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374


NOTES AND QUERIES. [9 th s. ix. MAY 10, 1902.


far greater strategist. Why his torpor 'allow- ing that he was torpid, should have caused him to make disjointed attacks with infantry and cavalry separately, and fight the battle generally in a blundering fashion, I cannot for my part see. Napoleon had shown no torpor in his escape from Elba and the one hundred days of preparation. It is true he did not follow up the Prussians at Ligny, and showed little of his old activity then; but it must be remembered that his troops had been severely mauled in the encounter, and, having driven off the Prussians, he hoped to crush the British.

I should much like an expert medical opinion as to how long before its fatal ter- mination cancer in the stomach can show sensible effects upon a man's vital powers. The great Roman Emperor Marcus Aurelius, who, I believe, died of this complaint, con- ducted a series of severe campaigns against the fierce tribes of Central Europe with con- spicuous success till he died in camp. It appears to me that Napoleon as a commander and statesman comes below, instead of above, Caesar and Alexander, and morally he is infinitely lower. REGINALD HAINES.

Uppingham.

WINDOW GLASS (9 th S. ix. 87, 150, 213, 271). An affirmative answer to j^our corre- spondent's question as to the use of window glass by the Romans is given in the third edition of Smith's ' Dictionary of Greek and Roman Antiquities,' vol. i. p. 68fi, col. 2 (s.v. domus), and vol. ii. p. 974, col. 2 (s.v. vitrum), where it is stated that "a few specimens of window glass may be seen in the glass collec- tion of the British Museum."

EDWARD BENSLY.

The University, Adelaide, South Australia.

"HAKATIST" (9 th S. ix. 145). This is not an adjective, but a substantive, denoting a member of the league called "Verein zur Forderung des Deutsch turns in den Ost- marken," founded by the three gentlemen Von Hansemann (not Hannemann), Von Kennemann (not Kinnemann), Von Tiede- mann (not Tidemann). The accent is on the last syllable. G. KRUEGER.

Berlin.

IN PRAISE OF BURNS (9 th S. ix. 185). There are several errors in MR. J. GRIGOR'S note on the above. First of all I may say that the author of the verses is the late John Nichol- son, the "Airedale poet," whose life and full bibliography will be found in my ' Poets of Keighley, Bingley, and District.' Nicholson was born at Weardley, near Hare wood, on 27 November, 1790, and lost his life by


drowning in the River Aire on Good Friday, 13 April, 1843. It is quite an easy matter to confound Airdrie with Airedale. I give the whole and correct version of Nicholson's tributary lines to Burns, taken from Dear- den's edition of his life and poems published in 1859 :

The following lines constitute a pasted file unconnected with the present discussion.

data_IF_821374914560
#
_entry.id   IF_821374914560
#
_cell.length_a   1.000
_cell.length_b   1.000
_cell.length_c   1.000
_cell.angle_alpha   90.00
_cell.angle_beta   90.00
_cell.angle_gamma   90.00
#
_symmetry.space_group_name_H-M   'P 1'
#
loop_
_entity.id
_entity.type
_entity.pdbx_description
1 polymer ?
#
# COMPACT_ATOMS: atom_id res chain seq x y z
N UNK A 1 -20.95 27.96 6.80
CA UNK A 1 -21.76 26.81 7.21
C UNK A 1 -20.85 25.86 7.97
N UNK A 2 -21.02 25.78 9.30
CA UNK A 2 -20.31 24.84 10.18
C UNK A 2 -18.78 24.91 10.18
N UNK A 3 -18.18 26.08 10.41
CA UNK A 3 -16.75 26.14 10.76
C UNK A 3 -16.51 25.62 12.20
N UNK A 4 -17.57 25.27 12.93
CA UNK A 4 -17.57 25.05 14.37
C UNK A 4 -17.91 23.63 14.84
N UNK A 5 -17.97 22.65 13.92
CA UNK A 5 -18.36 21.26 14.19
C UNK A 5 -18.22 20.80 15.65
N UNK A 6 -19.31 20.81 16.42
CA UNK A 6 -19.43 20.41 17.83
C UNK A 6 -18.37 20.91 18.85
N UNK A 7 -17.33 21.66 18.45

LINES.

Spoken at the anniversary meeting at Leeds, to celebrate the birthday of Burns, 1826. Learning has many a rhymer made,

To flatter near the throne, But Scotia's genius has display' d A poet of her own.

His lyre he took to vale and glen,

To mountain and the shade ; Ages may pass away, but when

Will such a harp be play'd ?

His native strains each bard may try,

But who has got his fire ? Why, none for Nature saw him die,

Then took away his lyre.

And for that lyre the learned youth May search the world in vain :

She vow'd she ne'er would lend it more To sound on earth again ;

But call'd on Fame to hang it by

She took it with a tear, Broke all the strings to bind the wreath

That Burns shall ever wear.

CHAS. F. FORSHAW, LL.D.

48, Hanover Square, Bradford.

EULOGIES OF THE BIBLE BY HUXLEY AND DARWIN (9 th S. ix. 328). A eulogy by Huxley will be found in 'Critiques and Addresses' (1873), article ' The School Boards,' first pub- lished in the Contemporary Review, 1870. Dr. John Murdoch's booklet, 'Testimonies of Great Men to the Bible and Christianity,' contains a number of similar eulogies by scientists and others ; but no expression of opinion by Darwin is included.

H. JOHNSON.

LECTERN IN DURHAM CATHEDRAL (9 th S. viii. 483 ; ix. 135). At the risk of being pedantic I may remark that one statement given at the last reference is not strictly correct. The coat of Bishop Fox, of Win- chester, is Azure, a pelican or, vulning herself proper ; and not a pelican in her piety. The latter description implies that the bird is in her nest, surrounded by her young ; but she is represented as indicated above upon the Corpus Christi College arms at Oxford, and also at other places associated with Fox, as Taunton, Durham, Winchester, Grantham, and Netley. The Corpus coat (like those of the Lincoln foundations of Lincoln College and B.N.C.) is tierced in pale, the central division being occupied by an escutcheon of the arms of the see of Winchester, the dexter